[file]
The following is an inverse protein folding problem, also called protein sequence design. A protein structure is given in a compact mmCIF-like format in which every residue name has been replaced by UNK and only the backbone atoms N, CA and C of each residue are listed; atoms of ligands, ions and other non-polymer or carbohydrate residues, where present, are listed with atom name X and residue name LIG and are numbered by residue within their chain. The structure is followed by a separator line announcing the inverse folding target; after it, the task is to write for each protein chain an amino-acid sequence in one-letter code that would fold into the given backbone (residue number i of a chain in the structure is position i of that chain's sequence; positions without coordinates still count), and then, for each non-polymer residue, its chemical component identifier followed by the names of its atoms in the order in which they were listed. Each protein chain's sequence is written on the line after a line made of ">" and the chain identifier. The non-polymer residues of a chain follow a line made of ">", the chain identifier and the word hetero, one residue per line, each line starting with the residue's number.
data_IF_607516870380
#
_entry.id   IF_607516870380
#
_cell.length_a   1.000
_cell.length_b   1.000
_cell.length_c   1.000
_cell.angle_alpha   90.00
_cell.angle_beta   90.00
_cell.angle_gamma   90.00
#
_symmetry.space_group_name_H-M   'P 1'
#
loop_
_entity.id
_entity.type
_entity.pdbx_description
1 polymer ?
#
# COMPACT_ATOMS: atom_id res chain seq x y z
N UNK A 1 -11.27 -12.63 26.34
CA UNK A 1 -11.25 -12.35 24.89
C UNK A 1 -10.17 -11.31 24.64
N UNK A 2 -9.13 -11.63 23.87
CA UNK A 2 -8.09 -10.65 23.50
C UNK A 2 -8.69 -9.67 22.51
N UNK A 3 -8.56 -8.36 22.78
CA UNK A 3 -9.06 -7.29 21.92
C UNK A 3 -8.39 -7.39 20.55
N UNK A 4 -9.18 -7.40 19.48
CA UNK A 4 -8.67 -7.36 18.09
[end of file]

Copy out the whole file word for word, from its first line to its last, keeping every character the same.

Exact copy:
The following is an inverse protein folding problem, also called protein sequence design. A protein structure is given in a compact mmCIF-like format in which every residue name has been replaced by UNK and only the backbone atoms N, CA and C of each residue are listed; atoms of ligands, ions and other non-polymer or carbohydrate residues, where present, are listed with atom name X and residue name LIG and are numbered by residue within their chain. The structure is followed by a separator line announcing the inverse folding target; after it, the task is to write for each protein chain an amino-acid sequence in one-letter code that would fold into the given backbone (residue number i of a chain in the structure is position i of that chain's sequence; positions without coordinates still count), and then, for each non-polymer residue, its chemical component identifier followed by the names of its atoms in the order in which they were listed. Each protein chain's sequence is written on the line after a line made of ">" and the chain identifier. The non-polymer residues of a chain follow a line made of ">", the chain identifier and the word hetero, one residue per line, each line starting with the residue's number.
data_IF_607516870380
#
_entry.id   IF_607516870380
#
_cell.length_a   1.000
_cell.length_b   1.000
_cell.length_c   1.000
_cell.angle_alpha   90.00
_cell.angle_beta   90.00
_cell.angle_gamma   90.00
#
_symmetry.space_group_name_H-M   'P 1'
#
loop_
_entity.id
_entity.type
_entity.pdbx_description
1 polymer ?
#
# COMPACT_ATOMS: atom_id res chain seq x y z
N UNK A 1 -11.27 -12.63 26.34
CA UNK A 1 -11.25 -12.35 24.89
C UNK A 1 -10.17 -11.31 24.64
N UNK A 2 -9.13 -11.63 23.87
CA UNK A 2 -8.09 -10.65 23.50
C UNK A 2 -8.69 -9.67 22.51
N UNK A 3 -8.56 -8.36 22.78
CA UNK A 3 -9.06 -7.29 21.92
C UNK A 3 -8.39 -7.39 20.55
N UNK A 4 -9.18 -7.40 19.48
CA UNK A 4 -8.67 -7.36 18.09